Paul Mason draws attention to the madness of Liz Truss and Rishi Sunak (“In an energy crisis, why does Truss want to turn off the sun?” TNE #305). Both leadership hopefuls have rejected agricultural land being sacrificed to create solar farms.
I was a little surprised that he did not offer the obvious riposte: there is no need to cover fields with solar panels – just stick them on every roof in Britain.
Pickering, North Yorkshire
It’s obvious why Liz Truss has a downer on solar energy. Rich Tory donors and friends want to frack.
Follow the money. Truss will pursue the energy policy which generates the most money in terms of tax revenue for the government and profits for the energy companies.
Paul Mason’s discussion of solar energy confuses “installed capacity” with “output”: in the UK the average output power is about 1/10th of the capacity. In January and July this year solar electricity was respectively about 1% and 7% of demand. In short, to make a useful addition to the winter electricity supply requires an enormous increase in the area of solar farms.
Re: Sophia Deboick’s choice of Kraftwerk’s The Model as the best European single ever (“It’s the Vinyl Countdown”, TNE #305). The German version, Das Model, is even better, with that extra effect: “Sie trinkt in Nachtclubs immer Sekt. Korrekt!”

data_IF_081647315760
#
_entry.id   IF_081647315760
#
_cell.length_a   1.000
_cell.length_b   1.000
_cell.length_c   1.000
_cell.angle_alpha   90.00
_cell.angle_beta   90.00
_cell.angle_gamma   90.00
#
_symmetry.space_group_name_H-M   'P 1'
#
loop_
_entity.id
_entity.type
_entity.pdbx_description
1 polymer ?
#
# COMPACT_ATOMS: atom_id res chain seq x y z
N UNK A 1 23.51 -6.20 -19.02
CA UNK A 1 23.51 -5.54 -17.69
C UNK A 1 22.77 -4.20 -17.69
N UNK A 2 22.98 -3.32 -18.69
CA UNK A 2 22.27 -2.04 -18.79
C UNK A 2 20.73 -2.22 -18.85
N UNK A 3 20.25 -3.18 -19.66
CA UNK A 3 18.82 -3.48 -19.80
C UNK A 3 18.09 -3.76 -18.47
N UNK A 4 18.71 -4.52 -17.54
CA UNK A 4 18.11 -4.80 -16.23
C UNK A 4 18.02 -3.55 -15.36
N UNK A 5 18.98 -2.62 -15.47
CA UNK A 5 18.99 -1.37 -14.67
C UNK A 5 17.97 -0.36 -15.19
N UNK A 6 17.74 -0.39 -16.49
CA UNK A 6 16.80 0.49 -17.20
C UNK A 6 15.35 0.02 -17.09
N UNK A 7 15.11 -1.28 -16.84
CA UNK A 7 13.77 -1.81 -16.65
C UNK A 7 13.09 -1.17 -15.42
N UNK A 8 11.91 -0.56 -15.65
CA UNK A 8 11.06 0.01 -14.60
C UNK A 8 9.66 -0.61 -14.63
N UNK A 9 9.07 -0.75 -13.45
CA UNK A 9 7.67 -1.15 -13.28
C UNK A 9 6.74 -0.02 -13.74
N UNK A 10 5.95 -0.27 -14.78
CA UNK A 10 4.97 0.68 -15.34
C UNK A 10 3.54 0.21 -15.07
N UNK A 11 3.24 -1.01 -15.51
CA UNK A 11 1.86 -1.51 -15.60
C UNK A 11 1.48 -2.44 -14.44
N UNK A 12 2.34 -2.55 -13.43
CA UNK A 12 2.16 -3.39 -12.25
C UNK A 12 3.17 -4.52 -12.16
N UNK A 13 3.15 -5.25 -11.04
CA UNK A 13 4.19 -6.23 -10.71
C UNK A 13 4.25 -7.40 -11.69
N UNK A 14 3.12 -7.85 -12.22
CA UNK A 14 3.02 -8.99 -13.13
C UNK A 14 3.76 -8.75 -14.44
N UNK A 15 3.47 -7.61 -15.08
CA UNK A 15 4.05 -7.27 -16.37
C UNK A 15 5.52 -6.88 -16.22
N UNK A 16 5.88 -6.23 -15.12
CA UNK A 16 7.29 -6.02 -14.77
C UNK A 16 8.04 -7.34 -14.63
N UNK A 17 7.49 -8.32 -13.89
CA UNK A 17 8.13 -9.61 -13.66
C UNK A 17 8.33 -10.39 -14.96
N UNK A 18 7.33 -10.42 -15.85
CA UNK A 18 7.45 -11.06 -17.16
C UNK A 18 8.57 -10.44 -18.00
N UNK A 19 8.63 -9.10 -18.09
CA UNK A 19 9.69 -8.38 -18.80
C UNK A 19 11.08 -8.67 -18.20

The child vote
I agree with Judy Mason’s observation about young people not even voting in the referendum in 2016 (Letters, TNE #305). This reminds me of something said to me by one of my grandchildren soon after the result.
She was then approaching her 12th birthday and told me: “We must have another referendum, and only the children should be allowed to vote.” I rest my case!
Apologies to Vanessa Rogers (Letters, TNE #305) for disputing her linguistic speculations, but Utopia, according to Sir Thomas More (who ought to know), is an Anglicised spelling of Greek outopia, meaning “no place”. The prefix “eu”, on the other hand, indistinguishable in modern English pronunciation, is a Greek adverb meaning “well”, as in “euphemism”, “euphoric”, “eugenics” etc. These spelling conventions in general were standardised by Dr Johnson, who knew his classics.
Similarly, “dys” should not be confused with “dis”, although there is sometimes an apparent similarity in meaning. “Dys” is a Greek prefix meaning “badly”, which we have inherited mainly in medical terms such as “dyslexia”, “dysentery”, “dystrophy”.
Most such words are of irreproachably Greek ancestry, but the prefix has more recently taken on a life of its own, to produce such Greco-Latin hybrids as “dysfunctional”. “Dis”, on the other hand, is a Latin prefix meaning “apart”, as in “distant”, “disparate”, “distinct”, although its presence in, for example, “disaster” or “distemper” could lead to confusion.
I don’t know much about the Beothuk (“The lost tongue”, TNE #304) but I do know that modern “speaking in tongues” is not what the translators of the King James Bible had in mind.
Many Christians think it means speaking a mysterious indecipherable language during worship. Others dismiss it as dubious.
Actually “tongues” means “foreign languages” as explained in the Bible in 1 Corinthians 14, where the writer made it clear that speaking in tongues is to enable foreigners to understand what is being said; no phrase books then.